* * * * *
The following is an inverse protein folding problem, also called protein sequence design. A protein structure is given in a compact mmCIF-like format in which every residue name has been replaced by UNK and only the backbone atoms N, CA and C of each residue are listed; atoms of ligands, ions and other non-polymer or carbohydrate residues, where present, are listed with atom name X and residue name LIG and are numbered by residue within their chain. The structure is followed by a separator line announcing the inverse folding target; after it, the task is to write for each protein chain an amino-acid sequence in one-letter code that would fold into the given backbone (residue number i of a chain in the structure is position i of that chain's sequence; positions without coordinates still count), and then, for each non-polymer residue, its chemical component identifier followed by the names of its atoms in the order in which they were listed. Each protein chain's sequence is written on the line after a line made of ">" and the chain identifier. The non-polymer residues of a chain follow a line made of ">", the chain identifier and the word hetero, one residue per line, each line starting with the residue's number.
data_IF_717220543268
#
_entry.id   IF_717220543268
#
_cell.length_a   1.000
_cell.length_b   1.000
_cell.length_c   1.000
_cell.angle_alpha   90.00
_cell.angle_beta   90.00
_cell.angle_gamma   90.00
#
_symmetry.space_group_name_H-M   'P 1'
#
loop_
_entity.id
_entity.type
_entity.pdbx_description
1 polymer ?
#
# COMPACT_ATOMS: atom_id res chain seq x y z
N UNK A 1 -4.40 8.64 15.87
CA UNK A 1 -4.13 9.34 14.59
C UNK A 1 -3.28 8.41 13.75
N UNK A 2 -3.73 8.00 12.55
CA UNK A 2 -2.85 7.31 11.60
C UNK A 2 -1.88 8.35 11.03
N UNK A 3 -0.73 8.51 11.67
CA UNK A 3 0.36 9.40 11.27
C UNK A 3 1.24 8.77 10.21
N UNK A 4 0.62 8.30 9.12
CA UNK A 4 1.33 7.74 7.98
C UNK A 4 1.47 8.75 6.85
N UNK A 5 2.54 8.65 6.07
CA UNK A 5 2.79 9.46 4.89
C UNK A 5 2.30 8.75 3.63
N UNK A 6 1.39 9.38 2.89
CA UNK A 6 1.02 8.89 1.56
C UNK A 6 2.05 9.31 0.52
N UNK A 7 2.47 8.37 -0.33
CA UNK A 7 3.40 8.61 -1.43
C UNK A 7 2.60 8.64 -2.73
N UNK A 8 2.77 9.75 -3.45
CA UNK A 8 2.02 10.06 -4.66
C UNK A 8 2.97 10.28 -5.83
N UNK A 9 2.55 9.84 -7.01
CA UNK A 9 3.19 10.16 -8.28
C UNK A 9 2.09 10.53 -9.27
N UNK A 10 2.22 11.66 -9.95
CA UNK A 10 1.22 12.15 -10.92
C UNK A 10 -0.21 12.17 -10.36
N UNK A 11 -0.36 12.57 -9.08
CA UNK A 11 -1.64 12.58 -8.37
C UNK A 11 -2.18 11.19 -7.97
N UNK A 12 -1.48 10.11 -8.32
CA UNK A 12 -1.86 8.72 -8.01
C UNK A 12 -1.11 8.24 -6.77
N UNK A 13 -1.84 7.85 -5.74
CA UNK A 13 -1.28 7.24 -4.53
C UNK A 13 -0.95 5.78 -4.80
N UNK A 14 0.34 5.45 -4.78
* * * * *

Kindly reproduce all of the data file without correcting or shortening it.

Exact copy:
The following is an inverse protein folding problem, also called protein sequence design. A protein structure is given in a compact mmCIF-like format in which every residue name has been replaced by UNK and only the backbone atoms N, CA and C of each residue are listed; atoms of ligands, ions and other non-polymer or carbohydrate residues, where present, are listed with atom name X and residue name LIG and are numbered by residue within their chain. The structure is followed by a separator line announcing the inverse folding target; after it, the task is to write for each protein chain an amino-acid sequence in one-letter code that would fold into the given backbone (residue number i of a chain in the structure is position i of that chain's sequence; positions without coordinates still count), and then, for each non-polymer residue, its chemical component identifier followed by the names of its atoms in the order in which they were listed. Each protein chain's sequence is written on the line after a line made of ">" and the chain identifier. The non-polymer residues of a chain follow a line made of ">", the chain identifier and the word hetero, one residue per line, each line starting with the residue's number.
data_IF_717220543268
#
_entry.id   IF_717220543268
#
_cell.length_a   1.000
_cell.length_b   1.000
_cell.length_c   1.000
_cell.angle_alpha   90.00
_cell.angle_beta   90.00
_cell.angle_gamma   90.00
#
_symmetry.space_group_name_H-M   'P 1'
#
loop_
_entity.id
_entity.type
_entity.pdbx_description
1 polymer ?
#
# COMPACT_ATOMS: atom_id res chain seq x y z
N UNK A 1 -4.40 8.64 15.87
CA UNK A 1 -4.13 9.34 14.59
C UNK A 1 -3.28 8.41 13.75
N UNK A 2 -3.73 8.00 12.55
CA UNK A 2 -2.85 7.31 11.60
C UNK A 2 -1.88 8.35 11.03
N UNK A 3 -0.73 8.51 11.67
CA UNK A 3 0.36 9.40 11.27
C UNK A 3 1.24 8.77 10.21
N UNK A 4 0.62 8.30 9.12
CA UNK A 4 1.33 7.74 7.98
C UNK A 4 1.47 8.75 6.85
N UNK A 5 2.54 8.65 6.07
CA UNK A 5 2.79 9.46 4.89
C UNK A 5 2.30 8.75 3.63
N UNK A 6 1.39 9.38 2.89
CA UNK A 6 1.02 8.89 1.56
C UNK A 6 2.05 9.31 0.52
N UNK A 7 2.47 8.37 -0.33
CA UNK A 7 3.40 8.61 -1.43
C UNK A 7 2.60 8.64 -2.73
N UNK A 8 2.77 9.75 -3.45
CA UNK A 8 2.02 10.06 -4.66
C UNK A 8 2.97 10.28 -5.83
N UNK A 9 2.55 9.84 -7.01
CA UNK A 9 3.19 10.16 -8.28
C UNK A 9 2.09 10.53 -9.27
N UNK A 10 2.22 11.66 -9.95
CA UNK A 10 1.22 12.15 -10.92
C UNK A 10 -0.21 12.17 -10.36
N UNK A 11 -0.36 12.57 -9.08
CA UNK A 11 -1.64 12.58 -8.37
C UNK A 11 -2.18 11.19 -7.97
N UNK A 12 -1.48 10.11 -8.32
CA UNK A 12 -1.86 8.72 -8.01
C UNK A 12 -1.11 8.24 -6.77
N UNK A 13 -1.84 7.85 -5.74
CA UNK A 13 -1.28 7.24 -4.53
C UNK A 13 -0.95 5.78 -4.80
N UNK A 14 0.34 5.45 -4.78